Pharmacokinetics of the Novel Nonsteroidal Mineralocorticoid Receptor Antagonist Finerenone (BAY 94-8862) in Individuals with Mild or Moderate Hepatic Impairment.

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First published in European Journal of Drug Metabolism and Pharmacokinetics on 2019 Oct.
Eur J Drug Metab Pharmacokinet. 2019 Oct;44(5):619-628. doi: 10.1007/s13318-019-00547-x

Authors: Heinig R, Lambelet M, Nagelschmitz J, Alatrach A, Halabi A.

Abstract

Background and Objectives:

Finerenone (BAY 94-8862) is a selective, nonsteroidal mineralocorticoid receptor antagonist. The aim of this study was to assess the effect of mild or moderate hepatic impairment on the pharmacokinetics, safety and tolerability of finerenone.

 

Methods:

The study was conducted in a single-center, nonrandomized, noncontrolled, nonblinded observational design with group stratification. A single oral 5-mg dose of finerenone was administered as a tablet to participants with mild or moderate hepatic impairment (Child-Pugh A, score 5-6 [n = 9], or Child-Pugh B, score 7-9 [n = 9], respectively) and to age-, weight- and sex-matched healthy participants (n = 9). The pharmacokinetics of finerenone and its metabolites were assessed in plasma and urine, and safety and tolerability were monitored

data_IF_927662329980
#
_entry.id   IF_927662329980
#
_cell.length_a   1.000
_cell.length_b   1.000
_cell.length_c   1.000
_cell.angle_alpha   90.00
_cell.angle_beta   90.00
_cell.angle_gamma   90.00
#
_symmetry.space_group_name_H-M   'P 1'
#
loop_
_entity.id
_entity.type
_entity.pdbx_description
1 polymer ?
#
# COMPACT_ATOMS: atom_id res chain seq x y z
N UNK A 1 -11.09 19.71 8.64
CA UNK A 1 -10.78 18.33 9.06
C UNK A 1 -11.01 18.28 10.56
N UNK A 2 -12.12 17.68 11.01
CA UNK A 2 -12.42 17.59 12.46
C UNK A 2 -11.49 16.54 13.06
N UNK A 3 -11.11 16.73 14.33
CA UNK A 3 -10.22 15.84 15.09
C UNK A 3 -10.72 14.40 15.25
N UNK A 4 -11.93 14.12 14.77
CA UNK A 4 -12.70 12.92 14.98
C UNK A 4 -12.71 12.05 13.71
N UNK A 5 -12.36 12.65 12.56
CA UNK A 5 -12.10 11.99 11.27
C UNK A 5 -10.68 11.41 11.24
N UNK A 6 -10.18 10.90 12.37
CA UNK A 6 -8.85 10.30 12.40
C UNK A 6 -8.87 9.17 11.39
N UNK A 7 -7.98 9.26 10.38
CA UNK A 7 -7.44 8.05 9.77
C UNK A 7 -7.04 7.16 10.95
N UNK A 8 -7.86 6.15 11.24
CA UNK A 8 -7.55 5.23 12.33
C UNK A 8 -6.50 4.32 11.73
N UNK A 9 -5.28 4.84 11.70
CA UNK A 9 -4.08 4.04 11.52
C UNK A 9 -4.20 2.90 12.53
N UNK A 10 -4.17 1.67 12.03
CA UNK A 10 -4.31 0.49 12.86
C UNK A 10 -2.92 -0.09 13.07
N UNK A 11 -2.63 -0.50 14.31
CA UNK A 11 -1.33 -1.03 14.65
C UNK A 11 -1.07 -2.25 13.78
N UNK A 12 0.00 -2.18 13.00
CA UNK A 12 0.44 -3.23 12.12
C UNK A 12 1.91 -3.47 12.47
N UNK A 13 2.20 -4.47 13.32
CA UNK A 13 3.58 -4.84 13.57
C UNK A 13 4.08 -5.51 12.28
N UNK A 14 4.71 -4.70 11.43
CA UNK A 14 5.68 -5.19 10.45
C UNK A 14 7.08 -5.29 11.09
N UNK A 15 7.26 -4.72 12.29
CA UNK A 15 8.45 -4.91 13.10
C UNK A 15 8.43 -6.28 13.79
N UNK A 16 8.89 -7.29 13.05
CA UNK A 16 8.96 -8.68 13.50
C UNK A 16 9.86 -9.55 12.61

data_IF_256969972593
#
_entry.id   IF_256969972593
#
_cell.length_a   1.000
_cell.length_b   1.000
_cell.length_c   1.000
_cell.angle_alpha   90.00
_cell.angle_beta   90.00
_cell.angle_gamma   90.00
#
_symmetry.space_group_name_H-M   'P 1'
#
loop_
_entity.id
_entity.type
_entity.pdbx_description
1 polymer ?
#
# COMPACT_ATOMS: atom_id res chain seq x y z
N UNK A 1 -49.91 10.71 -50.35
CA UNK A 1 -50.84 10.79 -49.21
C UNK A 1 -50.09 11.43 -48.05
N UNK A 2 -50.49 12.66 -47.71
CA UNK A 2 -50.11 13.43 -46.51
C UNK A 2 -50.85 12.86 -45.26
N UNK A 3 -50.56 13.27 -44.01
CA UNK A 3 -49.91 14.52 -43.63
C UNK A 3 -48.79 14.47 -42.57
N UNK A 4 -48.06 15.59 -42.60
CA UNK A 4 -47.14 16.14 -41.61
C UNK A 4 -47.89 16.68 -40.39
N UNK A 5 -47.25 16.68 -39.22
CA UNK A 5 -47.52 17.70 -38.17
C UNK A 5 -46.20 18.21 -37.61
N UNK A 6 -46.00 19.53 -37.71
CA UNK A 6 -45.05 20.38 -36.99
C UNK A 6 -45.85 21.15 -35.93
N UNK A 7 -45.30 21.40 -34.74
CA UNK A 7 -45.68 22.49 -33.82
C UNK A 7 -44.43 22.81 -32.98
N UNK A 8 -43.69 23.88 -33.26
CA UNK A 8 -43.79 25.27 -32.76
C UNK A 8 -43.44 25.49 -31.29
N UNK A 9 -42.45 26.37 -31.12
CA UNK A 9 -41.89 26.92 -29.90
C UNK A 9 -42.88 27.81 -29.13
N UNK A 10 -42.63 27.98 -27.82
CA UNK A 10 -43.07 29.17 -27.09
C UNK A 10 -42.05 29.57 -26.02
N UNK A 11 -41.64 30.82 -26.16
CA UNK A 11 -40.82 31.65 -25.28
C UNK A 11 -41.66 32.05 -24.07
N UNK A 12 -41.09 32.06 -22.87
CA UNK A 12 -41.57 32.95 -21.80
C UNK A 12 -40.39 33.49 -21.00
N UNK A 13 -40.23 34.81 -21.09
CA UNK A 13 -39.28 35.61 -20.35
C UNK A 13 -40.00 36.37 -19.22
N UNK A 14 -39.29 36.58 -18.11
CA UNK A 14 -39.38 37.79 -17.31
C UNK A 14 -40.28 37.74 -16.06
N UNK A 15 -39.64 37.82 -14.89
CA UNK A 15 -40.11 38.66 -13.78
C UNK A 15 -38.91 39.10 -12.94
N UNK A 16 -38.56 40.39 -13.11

Results:

Finerenone area under the plasma concentration-time curve (AUC) and unbound AUC were 38% and 55% greater, respectively, in participants with moderate hepatic impairment than in healthy participants, whereas maximum plasma concentration (Cmax) was unchanged. No clear effects on AUC or Cmax were seen in participants with mild hepatic impairment. Finerenone was safe and well tolerated in all participants.

Conclusion:

The effects of mild or moderate hepatic impairment on systemic exposure of finerenone are small, consistent with its low hepatic extraction and preponderance of gastrointestinal over hepatic first-pass clearance. Considering the small increases in AUC and the absence of changes in Cmax, a dose adaptation does not appear to be warranted in patients with mild or moderate hepatic impairment.

 

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